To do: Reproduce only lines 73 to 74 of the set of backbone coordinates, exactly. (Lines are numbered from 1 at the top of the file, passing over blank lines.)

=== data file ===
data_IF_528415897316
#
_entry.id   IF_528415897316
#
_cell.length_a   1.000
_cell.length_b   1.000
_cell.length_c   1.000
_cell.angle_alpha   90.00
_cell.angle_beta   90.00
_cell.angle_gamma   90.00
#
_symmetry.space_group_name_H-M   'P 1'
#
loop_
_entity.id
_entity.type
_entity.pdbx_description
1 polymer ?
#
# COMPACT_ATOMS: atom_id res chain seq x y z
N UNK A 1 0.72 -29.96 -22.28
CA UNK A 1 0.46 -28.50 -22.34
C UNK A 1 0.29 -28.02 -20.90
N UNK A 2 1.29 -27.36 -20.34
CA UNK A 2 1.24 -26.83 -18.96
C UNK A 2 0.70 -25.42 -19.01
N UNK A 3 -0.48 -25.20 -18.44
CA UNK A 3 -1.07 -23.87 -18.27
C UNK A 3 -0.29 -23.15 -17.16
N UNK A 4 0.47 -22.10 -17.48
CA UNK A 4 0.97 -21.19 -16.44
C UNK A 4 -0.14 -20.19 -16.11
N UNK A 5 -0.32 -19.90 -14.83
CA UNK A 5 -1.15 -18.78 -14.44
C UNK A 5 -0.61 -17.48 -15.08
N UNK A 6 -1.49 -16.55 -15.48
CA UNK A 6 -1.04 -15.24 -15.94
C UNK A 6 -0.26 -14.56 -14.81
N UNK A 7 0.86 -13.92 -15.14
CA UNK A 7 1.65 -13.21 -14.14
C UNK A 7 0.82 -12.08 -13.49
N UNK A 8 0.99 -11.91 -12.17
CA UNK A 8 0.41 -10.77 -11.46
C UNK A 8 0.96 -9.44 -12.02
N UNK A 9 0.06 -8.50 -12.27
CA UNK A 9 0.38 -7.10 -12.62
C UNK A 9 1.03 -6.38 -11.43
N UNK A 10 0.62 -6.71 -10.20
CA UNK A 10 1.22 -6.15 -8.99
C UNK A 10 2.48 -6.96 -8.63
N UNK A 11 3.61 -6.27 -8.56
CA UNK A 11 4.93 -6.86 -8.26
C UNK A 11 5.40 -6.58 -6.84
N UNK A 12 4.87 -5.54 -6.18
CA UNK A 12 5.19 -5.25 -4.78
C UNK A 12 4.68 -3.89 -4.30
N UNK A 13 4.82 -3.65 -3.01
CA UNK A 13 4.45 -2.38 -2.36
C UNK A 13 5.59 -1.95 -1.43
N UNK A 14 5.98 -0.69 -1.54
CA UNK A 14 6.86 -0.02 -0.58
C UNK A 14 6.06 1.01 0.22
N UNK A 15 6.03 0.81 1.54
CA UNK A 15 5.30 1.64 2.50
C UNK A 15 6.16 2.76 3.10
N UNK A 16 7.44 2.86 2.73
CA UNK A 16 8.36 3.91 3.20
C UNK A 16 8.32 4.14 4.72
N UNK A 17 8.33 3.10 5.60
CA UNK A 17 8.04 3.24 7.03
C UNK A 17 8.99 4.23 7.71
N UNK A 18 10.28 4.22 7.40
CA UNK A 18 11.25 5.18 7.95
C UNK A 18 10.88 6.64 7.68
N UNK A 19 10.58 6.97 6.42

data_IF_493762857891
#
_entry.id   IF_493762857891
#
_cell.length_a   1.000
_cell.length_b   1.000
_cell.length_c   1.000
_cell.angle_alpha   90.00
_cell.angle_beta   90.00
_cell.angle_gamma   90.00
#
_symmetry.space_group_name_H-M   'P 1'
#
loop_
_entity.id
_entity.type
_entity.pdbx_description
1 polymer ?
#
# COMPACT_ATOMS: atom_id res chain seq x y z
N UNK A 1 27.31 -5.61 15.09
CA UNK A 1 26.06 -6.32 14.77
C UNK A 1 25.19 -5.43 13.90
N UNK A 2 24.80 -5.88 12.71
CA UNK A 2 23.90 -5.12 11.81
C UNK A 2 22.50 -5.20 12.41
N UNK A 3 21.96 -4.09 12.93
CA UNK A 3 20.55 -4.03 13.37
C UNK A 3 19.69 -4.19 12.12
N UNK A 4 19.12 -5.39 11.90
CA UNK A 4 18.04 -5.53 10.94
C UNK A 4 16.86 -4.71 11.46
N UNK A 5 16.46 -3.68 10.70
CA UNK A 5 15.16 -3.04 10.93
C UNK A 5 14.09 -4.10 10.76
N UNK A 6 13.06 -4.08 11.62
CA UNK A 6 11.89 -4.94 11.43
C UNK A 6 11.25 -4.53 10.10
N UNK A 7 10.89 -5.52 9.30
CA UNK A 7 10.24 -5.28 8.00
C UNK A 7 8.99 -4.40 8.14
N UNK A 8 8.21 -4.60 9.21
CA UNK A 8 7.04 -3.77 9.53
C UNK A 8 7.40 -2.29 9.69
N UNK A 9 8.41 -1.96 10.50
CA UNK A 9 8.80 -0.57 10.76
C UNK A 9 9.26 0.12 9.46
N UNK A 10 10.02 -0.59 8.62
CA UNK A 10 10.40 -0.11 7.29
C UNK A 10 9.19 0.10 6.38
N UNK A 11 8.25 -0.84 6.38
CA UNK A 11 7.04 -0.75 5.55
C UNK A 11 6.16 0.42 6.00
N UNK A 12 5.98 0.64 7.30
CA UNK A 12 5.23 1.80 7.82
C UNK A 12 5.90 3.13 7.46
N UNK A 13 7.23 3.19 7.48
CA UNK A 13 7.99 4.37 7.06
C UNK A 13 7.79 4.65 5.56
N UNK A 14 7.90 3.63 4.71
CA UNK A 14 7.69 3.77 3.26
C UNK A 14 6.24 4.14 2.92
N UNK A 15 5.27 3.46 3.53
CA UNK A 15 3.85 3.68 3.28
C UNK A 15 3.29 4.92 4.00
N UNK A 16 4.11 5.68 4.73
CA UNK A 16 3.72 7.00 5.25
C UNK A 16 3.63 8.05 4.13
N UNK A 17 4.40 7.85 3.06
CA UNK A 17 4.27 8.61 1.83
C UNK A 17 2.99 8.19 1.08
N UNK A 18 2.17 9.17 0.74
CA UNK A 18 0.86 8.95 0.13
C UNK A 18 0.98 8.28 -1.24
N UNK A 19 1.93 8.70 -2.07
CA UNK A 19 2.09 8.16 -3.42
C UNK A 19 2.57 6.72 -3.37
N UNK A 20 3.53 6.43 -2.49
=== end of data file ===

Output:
CA UNK A 18 11.25 5.18 7.95
C UNK A 18 10.88 6.64 7.68